Crossing the divide of contemporary and classical dance
Founded in 1969, the Royal Ballet Flanders merged with Opera Vlaanderen in 2014 to become Belgium’s only ballet-opera company. Famous for shunning the divide between classical and contemporary, the troupe of about 45 trained dancers has a formidable record of shows on all ends of the choreography spectrum. That would make sense given the course Belgian-Moroccan artistic director Sidi Larbi Cherkaoui set out for the ballet with numerous performances already realised and more than a few interesting ones to come.
TEXT: BAS VAN DUREN | PHOTO © FILIP VAN ROE
To say ballet dancers are cosmopolitans in their own way is not such a strange thing to say, drawing inspiration from cultures all around the world. It comes as no surprise either that we do not sit down with Cherkaoui somewhere in Ghent or Antwerp where the Royal Ballet mostly performs, but instead we talk to him over Skype with him being in New York. Cherkaoui is working with director Diane Paulus on a brand new musical based on Alanis Morissette’s debut album Jagged Little Pill. His claim to fame does not end there: what got that ball rolling was the fact that he made headlines with the choreography of Beyoncé’s dance act during the 2017 Grammy Awards. Consider us very, very impressed.
L’OOSEAU DE FEU
The softly-spoken Belgian-Moroccan is rather unique: at 41, he is the youngest artistic director the Royal Ballet has ever had and as a choreographer, he produces shows and directs from time to time. “It is uncommon to be working as an artistic director and with our dancers as an artist myself, and it’s a generation that’s much closer to me than what I worked with when I started about 17 years ago. I’d say it has its advantages, but it does make the relationship with them more complex even though I aim for a horizontal approach: I’m not above them, but among them.”
Like a football team choosing a new coach, the appointment of Cherkaoui as artistic director two and a half years ago had many people flocking to the stages and the ballet had many sold-out performances over the last few years. The director himself credits the curiosity of the crowd and the expanded repertoire of the troupe: “I see a crowd that’s bigger and more diverse than ever before and couldn’t be happier with that. I’ve also set out the goal to work with more masters in choreography and our Ballet had the pleasure to work with several greats such as William Forsythe, Crystal Pite and Édouard Lock. We’ve done several masterpieces such as Béjart’s Bolero, Bausch’s Café Müller and even though there’s always been a sense of respect for the Royal Ballet throughout the years, we feel that respect growing.”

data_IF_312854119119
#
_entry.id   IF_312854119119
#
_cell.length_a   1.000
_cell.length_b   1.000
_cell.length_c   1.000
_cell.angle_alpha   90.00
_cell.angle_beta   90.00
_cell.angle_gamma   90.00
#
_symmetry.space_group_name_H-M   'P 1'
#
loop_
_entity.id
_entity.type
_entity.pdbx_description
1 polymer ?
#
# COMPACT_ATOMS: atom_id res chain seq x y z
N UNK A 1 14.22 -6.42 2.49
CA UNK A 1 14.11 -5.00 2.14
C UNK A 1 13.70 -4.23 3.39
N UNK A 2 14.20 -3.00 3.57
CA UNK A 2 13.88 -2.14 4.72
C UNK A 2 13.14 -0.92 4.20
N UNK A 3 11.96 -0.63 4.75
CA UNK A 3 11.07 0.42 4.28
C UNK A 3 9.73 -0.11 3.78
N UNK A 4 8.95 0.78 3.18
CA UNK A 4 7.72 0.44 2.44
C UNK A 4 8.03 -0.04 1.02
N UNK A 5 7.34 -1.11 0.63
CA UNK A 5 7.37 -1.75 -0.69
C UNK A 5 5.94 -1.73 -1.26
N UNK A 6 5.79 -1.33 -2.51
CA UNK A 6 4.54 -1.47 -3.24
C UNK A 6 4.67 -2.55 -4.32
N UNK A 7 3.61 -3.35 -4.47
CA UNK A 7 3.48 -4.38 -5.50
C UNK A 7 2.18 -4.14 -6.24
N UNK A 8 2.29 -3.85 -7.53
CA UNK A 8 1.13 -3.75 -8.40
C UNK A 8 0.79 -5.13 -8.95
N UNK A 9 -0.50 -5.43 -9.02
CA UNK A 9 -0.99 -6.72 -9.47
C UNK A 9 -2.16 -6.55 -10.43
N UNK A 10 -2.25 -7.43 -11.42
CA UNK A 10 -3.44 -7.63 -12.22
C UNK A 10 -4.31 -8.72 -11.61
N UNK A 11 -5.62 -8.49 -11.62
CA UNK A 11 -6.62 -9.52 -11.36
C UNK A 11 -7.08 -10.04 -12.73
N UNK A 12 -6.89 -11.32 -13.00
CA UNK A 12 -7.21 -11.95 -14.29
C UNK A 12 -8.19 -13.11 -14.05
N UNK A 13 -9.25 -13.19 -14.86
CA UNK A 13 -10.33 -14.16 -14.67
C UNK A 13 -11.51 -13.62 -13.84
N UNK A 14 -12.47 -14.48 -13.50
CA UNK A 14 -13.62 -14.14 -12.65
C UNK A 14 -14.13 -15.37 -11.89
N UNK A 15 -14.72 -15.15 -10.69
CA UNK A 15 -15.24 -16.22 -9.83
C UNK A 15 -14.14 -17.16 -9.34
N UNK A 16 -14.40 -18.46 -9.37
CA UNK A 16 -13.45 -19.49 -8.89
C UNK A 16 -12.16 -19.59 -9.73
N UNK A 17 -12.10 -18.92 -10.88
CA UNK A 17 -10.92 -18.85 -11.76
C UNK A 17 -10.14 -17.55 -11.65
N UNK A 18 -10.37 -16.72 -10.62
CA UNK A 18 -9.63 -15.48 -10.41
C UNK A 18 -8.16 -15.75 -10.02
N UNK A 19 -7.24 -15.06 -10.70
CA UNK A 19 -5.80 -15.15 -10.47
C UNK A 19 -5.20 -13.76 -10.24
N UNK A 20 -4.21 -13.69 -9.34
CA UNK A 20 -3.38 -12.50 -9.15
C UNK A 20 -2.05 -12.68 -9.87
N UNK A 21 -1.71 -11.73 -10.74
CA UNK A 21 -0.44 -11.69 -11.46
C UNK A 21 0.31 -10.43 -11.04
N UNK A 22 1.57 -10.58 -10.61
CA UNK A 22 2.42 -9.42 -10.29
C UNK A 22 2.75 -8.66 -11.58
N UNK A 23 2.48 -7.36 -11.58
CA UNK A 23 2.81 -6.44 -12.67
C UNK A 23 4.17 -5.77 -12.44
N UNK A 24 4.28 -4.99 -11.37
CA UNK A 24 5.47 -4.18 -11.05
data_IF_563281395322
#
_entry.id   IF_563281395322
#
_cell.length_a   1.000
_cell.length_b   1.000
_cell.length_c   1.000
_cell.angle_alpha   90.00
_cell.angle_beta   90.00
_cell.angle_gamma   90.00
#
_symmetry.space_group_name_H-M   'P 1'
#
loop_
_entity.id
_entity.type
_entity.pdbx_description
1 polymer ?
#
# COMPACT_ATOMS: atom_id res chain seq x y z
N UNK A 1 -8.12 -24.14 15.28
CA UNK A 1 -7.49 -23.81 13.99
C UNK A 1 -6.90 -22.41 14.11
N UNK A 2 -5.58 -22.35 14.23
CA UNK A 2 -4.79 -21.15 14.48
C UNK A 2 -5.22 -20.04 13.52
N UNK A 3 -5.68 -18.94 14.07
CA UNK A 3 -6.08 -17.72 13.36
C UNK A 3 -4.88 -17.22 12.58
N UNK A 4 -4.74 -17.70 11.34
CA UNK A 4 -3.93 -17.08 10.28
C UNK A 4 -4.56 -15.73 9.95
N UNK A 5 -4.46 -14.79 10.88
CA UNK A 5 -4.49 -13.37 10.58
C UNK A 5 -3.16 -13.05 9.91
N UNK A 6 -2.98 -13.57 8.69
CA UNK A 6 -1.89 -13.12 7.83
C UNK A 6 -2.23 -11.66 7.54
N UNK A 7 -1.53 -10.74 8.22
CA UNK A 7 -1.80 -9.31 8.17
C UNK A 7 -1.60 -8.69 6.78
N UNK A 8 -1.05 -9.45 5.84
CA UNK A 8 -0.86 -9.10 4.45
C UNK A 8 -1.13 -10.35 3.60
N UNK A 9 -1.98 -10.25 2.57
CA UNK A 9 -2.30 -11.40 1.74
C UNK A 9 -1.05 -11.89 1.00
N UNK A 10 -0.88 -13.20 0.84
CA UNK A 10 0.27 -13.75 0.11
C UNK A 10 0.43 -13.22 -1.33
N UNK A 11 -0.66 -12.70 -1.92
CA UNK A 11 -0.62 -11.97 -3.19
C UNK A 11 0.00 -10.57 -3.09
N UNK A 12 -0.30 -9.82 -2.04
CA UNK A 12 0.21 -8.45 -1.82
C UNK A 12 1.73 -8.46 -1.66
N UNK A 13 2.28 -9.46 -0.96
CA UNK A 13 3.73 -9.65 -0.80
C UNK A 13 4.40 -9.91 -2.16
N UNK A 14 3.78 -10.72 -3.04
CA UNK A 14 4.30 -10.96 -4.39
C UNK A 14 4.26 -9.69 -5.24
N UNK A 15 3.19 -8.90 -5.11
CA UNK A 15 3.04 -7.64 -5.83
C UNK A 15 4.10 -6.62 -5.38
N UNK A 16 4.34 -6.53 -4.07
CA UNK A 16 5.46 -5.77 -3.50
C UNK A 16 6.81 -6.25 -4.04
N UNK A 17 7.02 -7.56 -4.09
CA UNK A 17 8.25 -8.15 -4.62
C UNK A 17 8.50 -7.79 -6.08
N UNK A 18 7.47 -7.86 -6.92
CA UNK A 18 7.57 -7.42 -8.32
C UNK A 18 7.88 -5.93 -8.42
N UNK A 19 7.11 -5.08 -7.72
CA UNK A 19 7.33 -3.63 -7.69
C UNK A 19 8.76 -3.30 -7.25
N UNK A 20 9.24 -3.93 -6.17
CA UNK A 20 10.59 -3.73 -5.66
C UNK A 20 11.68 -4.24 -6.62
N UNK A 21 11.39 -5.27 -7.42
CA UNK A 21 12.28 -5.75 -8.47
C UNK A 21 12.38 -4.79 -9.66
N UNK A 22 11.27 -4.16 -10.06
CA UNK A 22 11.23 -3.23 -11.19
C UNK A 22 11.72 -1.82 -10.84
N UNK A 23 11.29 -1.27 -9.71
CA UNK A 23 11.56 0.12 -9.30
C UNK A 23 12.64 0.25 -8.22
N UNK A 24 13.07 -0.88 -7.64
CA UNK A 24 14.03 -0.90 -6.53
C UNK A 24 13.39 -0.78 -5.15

Never one to stand still for a long time, Cherkaoui and the whole cast of the Royal Ballet are preparing a host of performances for the upcoming months in Venice, Madrid, Ghent, Antwerp and Amsterdam. The latter three are specifically worth mentioning, given how the performance in Amsterdam will be “not what people in the Netherlands expect” of the director: “I’m known to be the experimental type, but this will be one of the most classical shows I’ve ever done. We’re breathing new life into Fokine’s The Firebird on the second and third of May. It’ll be a performance filled with elementary energies, animating said firebird with costumes by Tim van Steenbergen. An intense experience with great technical difficulty, seeing how there’s movement on just about every note of Stravinsky’s music.”
True to their Belgian roots, the performance of Pelléas et Mélisande is another high point happening next February in Ghent, Antwerp and later on in Luxembourg, Strasbourg, Gothenburg and Geneva. What started out as a play by Belgian writer Maurice Maeterlinck, turned into an opera by famous composer Debussy. As such, the performance will be one more akin to a Gesamtkunstwerk, involving dance, opera, but also input from one of the world’s most famous performance artists, Marina Abramović. “Together with her and choreographer Damien Jalet we’ve done a show before and loved it so much, we’re doing it again. Marina is largely responsible for the stage and a treat to work with. She’s done so much, but strives to keep doing things she’s never done before. Noteworthy is the fact that the costumes are made by Dutch designer Iris van Herpen who created dresses worn by singers such as Björk and Lady Gaga. There’s a poetic and organic quality to what Van Herpen makes.”
To find out more about the Royal Ballet Flanders visit; operaballet.be/en
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